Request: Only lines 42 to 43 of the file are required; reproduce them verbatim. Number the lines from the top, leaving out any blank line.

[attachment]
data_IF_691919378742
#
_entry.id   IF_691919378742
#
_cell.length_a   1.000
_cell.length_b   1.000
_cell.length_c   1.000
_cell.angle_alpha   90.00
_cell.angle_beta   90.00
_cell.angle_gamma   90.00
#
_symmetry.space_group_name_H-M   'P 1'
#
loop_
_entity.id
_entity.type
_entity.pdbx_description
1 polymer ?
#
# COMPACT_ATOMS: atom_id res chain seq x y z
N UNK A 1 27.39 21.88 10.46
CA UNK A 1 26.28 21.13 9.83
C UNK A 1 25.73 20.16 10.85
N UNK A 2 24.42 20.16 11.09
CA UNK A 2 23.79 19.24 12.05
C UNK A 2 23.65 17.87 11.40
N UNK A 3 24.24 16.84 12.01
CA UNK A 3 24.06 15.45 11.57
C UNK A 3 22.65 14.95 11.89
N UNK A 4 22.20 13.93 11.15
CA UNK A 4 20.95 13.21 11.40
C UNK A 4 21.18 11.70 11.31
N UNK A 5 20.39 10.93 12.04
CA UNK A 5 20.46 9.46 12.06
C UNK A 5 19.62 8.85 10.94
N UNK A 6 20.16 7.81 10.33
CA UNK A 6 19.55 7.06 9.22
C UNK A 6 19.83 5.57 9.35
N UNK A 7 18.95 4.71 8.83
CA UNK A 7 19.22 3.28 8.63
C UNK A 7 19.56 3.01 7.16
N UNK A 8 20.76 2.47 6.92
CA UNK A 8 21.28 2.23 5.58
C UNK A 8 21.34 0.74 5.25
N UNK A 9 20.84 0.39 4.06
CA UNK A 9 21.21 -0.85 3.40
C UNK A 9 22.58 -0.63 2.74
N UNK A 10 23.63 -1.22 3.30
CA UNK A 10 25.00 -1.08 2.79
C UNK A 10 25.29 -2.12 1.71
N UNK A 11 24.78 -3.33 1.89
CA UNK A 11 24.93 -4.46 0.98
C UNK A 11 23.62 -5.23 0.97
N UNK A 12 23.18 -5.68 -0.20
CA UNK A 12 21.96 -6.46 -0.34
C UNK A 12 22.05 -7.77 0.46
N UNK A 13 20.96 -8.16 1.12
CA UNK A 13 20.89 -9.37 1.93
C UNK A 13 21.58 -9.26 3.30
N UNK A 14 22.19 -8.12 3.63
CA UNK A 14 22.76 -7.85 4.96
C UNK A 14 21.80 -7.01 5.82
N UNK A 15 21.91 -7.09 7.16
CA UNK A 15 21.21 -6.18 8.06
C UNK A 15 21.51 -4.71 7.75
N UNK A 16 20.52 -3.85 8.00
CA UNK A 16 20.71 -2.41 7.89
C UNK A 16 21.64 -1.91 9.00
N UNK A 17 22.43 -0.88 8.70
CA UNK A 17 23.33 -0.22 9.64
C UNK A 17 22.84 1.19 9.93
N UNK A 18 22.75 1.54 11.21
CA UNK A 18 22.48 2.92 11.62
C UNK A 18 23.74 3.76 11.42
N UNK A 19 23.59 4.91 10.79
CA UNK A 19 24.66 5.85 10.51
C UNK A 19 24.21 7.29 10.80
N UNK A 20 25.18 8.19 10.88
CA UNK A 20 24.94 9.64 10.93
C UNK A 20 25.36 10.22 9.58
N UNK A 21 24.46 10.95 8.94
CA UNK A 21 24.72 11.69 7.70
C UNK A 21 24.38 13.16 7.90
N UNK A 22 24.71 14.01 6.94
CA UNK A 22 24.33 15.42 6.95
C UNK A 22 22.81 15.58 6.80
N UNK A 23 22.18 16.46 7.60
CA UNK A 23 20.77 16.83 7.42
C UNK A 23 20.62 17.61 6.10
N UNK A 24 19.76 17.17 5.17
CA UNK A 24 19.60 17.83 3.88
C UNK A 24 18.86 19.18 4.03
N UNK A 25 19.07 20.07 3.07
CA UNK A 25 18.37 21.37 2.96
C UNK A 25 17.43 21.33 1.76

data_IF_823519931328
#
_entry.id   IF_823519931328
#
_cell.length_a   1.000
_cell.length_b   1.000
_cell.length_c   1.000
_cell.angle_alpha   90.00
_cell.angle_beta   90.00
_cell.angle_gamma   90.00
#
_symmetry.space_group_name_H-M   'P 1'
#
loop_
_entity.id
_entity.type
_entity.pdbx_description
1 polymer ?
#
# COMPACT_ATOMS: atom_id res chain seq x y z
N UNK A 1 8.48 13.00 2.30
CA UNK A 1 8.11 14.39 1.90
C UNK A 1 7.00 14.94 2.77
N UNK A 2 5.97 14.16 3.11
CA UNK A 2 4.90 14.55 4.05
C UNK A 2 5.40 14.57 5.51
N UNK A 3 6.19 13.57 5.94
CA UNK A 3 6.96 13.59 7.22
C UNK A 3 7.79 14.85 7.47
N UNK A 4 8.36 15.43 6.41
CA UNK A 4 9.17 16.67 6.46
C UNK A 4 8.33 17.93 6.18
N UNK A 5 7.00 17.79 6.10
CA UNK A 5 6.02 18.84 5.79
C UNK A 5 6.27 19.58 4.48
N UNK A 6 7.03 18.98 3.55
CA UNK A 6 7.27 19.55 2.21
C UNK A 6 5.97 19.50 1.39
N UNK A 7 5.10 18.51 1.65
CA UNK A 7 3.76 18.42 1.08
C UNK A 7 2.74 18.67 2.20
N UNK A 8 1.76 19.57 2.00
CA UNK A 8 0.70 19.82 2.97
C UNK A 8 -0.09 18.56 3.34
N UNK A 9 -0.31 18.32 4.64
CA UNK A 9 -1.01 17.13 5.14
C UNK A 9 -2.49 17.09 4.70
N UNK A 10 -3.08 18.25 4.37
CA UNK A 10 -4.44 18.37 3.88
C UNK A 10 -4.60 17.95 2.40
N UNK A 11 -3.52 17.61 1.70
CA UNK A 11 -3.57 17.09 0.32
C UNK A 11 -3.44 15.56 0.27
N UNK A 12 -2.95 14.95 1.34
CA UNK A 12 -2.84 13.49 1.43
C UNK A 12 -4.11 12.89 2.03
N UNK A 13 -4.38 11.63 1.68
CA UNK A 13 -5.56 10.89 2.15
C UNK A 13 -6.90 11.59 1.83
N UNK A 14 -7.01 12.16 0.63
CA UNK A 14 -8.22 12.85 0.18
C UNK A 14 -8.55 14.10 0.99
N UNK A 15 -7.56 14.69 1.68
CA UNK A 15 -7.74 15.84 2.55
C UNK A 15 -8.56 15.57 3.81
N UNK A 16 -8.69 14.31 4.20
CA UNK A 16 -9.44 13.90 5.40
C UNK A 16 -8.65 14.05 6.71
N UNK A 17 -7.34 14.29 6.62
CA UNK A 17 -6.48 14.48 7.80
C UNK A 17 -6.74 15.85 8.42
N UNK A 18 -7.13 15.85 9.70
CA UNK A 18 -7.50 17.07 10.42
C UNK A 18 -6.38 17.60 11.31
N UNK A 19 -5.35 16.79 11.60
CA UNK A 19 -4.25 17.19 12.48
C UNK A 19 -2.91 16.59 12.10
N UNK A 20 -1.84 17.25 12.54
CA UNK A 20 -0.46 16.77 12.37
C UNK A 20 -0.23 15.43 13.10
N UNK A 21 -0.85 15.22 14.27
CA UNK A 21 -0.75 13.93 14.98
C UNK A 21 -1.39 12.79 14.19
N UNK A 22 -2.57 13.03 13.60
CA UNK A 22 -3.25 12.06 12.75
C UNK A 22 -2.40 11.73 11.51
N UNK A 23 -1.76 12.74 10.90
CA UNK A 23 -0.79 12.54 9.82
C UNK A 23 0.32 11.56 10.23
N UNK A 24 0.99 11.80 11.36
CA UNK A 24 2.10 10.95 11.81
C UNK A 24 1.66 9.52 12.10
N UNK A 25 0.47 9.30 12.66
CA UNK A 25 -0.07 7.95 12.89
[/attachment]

N UNK A 8 20.76 2.47 6.92
CA UNK A 8 21.28 2.23 5.58